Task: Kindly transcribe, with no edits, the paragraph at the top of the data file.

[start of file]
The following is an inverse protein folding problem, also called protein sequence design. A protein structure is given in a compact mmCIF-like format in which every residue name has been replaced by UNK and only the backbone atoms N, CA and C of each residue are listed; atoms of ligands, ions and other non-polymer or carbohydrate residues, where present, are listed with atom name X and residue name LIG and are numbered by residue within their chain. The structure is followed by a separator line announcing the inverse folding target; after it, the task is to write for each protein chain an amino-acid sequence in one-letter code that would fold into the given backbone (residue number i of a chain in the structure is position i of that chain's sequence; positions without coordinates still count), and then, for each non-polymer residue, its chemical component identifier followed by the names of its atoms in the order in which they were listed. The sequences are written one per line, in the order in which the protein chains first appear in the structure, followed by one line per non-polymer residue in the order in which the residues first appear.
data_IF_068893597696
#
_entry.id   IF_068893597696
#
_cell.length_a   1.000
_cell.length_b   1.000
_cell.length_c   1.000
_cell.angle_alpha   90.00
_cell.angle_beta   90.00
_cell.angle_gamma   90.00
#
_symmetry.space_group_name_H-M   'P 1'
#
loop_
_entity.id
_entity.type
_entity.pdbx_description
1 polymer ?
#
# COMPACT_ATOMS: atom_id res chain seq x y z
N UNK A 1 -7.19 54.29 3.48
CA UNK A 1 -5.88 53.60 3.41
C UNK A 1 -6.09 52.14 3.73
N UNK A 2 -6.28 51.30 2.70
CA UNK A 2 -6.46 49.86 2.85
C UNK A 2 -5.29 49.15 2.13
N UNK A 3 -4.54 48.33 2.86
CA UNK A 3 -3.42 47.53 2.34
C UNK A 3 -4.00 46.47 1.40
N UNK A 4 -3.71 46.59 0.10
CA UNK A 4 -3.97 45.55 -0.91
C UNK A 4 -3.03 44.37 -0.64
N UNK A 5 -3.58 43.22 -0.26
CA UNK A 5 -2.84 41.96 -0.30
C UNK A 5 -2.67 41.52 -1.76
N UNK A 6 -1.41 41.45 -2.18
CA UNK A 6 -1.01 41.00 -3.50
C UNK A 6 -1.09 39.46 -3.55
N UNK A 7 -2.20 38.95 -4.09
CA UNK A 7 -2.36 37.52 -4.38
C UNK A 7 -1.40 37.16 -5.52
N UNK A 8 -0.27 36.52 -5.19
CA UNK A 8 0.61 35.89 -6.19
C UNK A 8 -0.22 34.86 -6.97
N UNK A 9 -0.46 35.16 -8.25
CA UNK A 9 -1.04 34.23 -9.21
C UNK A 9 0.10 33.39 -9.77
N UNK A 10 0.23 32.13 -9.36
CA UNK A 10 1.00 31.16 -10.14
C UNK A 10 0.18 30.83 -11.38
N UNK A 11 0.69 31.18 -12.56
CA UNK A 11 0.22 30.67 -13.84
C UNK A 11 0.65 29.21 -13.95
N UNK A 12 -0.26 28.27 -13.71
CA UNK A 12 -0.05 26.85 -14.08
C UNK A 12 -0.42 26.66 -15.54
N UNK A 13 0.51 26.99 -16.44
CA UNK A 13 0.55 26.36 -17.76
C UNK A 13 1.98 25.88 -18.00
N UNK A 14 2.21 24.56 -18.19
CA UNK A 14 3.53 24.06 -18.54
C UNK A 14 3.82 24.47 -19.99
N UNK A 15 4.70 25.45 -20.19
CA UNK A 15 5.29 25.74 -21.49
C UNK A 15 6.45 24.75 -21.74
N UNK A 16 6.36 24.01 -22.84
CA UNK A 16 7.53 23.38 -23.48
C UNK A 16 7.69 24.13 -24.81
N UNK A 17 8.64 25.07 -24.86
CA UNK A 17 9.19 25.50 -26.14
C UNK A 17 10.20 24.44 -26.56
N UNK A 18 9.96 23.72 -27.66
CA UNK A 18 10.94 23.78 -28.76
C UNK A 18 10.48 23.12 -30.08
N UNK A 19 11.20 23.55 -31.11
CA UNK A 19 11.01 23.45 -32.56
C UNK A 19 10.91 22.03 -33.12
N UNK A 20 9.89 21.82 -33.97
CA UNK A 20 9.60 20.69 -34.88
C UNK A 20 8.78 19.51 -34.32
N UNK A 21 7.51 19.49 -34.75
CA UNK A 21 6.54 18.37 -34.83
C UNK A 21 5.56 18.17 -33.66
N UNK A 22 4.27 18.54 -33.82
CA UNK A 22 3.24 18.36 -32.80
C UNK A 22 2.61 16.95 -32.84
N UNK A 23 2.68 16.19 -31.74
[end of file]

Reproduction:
The following is an inverse protein folding problem, also called protein sequence design. A protein structure is given in a compact mmCIF-like format in which every residue name has been replaced by UNK and only the backbone atoms N, CA and C of each residue are listed; atoms of ligands, ions and other non-polymer or carbohydrate residues, where present, are listed with atom name X and residue name LIG and are numbered by residue within their chain. The structure is followed by a separator line announcing the inverse folding target; after it, the task is to write for each protein chain an amino-acid sequence in one-letter code that would fold into the given backbone (residue number i of a chain in the structure is position i of that chain's sequence; positions without coordinates still count), and then, for each non-polymer residue, its chemical component identifier followed by the names of its atoms in the order in which they were listed. The sequences are written one per line, in the order in which the protein chains first appear in the structure, followed by one line per non-polymer residue in the order in which the residues first appear.